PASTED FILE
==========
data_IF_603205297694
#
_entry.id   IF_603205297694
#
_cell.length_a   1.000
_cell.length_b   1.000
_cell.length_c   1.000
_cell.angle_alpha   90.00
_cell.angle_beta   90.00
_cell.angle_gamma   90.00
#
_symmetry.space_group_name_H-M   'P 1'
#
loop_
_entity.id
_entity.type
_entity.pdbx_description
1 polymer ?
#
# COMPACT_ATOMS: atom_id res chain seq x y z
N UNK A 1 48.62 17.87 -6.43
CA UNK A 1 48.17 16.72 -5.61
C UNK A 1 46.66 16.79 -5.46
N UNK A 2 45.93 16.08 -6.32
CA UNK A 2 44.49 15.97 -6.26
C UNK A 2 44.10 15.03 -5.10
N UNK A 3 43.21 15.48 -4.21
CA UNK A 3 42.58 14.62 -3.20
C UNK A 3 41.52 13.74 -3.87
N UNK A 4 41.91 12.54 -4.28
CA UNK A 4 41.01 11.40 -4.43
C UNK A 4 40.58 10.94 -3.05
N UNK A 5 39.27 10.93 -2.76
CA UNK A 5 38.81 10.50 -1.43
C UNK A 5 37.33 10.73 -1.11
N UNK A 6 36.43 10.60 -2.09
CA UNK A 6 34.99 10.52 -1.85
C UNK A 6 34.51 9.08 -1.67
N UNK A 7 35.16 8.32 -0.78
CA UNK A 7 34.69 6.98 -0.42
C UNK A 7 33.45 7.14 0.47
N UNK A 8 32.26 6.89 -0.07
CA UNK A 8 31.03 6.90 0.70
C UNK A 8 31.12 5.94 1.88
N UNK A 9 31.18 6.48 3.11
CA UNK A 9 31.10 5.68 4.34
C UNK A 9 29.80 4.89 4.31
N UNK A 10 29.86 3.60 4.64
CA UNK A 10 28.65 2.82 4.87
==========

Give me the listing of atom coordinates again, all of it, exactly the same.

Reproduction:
data_IF_603205297694
#
_entry.id   IF_603205297694
#
_cell.length_a   1.000
_cell.length_b   1.000
_cell.length_c   1.000
_cell.angle_alpha   90.00
_cell.angle_beta   90.00
_cell.angle_gamma   90.00
#
_symmetry.space_group_name_H-M   'P 1'
#
loop_
_entity.id
_entity.type
_entity.pdbx_description
1 polymer ?
#
# COMPACT_ATOMS: atom_id res chain seq x y z
N UNK A 1 48.62 17.87 -6.43
CA UNK A 1 48.17 16.72 -5.61
C UNK A 1 46.66 16.79 -5.46
N UNK A 2 45.93 16.08 -6.32
CA UNK A 2 44.49 15.97 -6.26
C UNK A 2 44.10 15.03 -5.10
N UNK A 3 43.21 15.48 -4.21
CA UNK A 3 42.58 14.62 -3.20
C UNK A 3 41.52 13.74 -3.87
N UNK A 4 41.91 12.54 -4.28
CA UNK A 4 41.01 11.40 -4.43
C UNK A 4 40.58 10.94 -3.05
N UNK A 5 39.27 10.93 -2.76
CA UNK A 5 38.81 10.50 -1.43
C UNK A 5 37.33 10.73 -1.11
N UNK A 6 36.43 10.60 -2.09
CA UNK A 6 34.99 10.52 -1.85
C UNK A 6 34.51 9.08 -1.67
N UNK A 7 35.16 8.32 -0.78
CA UNK A 7 34.69 6.98 -0.42
C UNK A 7 33.45 7.14 0.47
N UNK A 8 32.26 6.89 -0.07
CA UNK A 8 31.03 6.90 0.70
C UNK A 8 31.12 5.94 1.88
N UNK A 9 31.18 6.48 3.11
CA UNK A 9 31.10 5.68 4.34
C UNK A 9 29.80 4.89 4.31
N UNK A 10 29.86 3.60 4.64
CA UNK A 10 28.65 2.82 4.87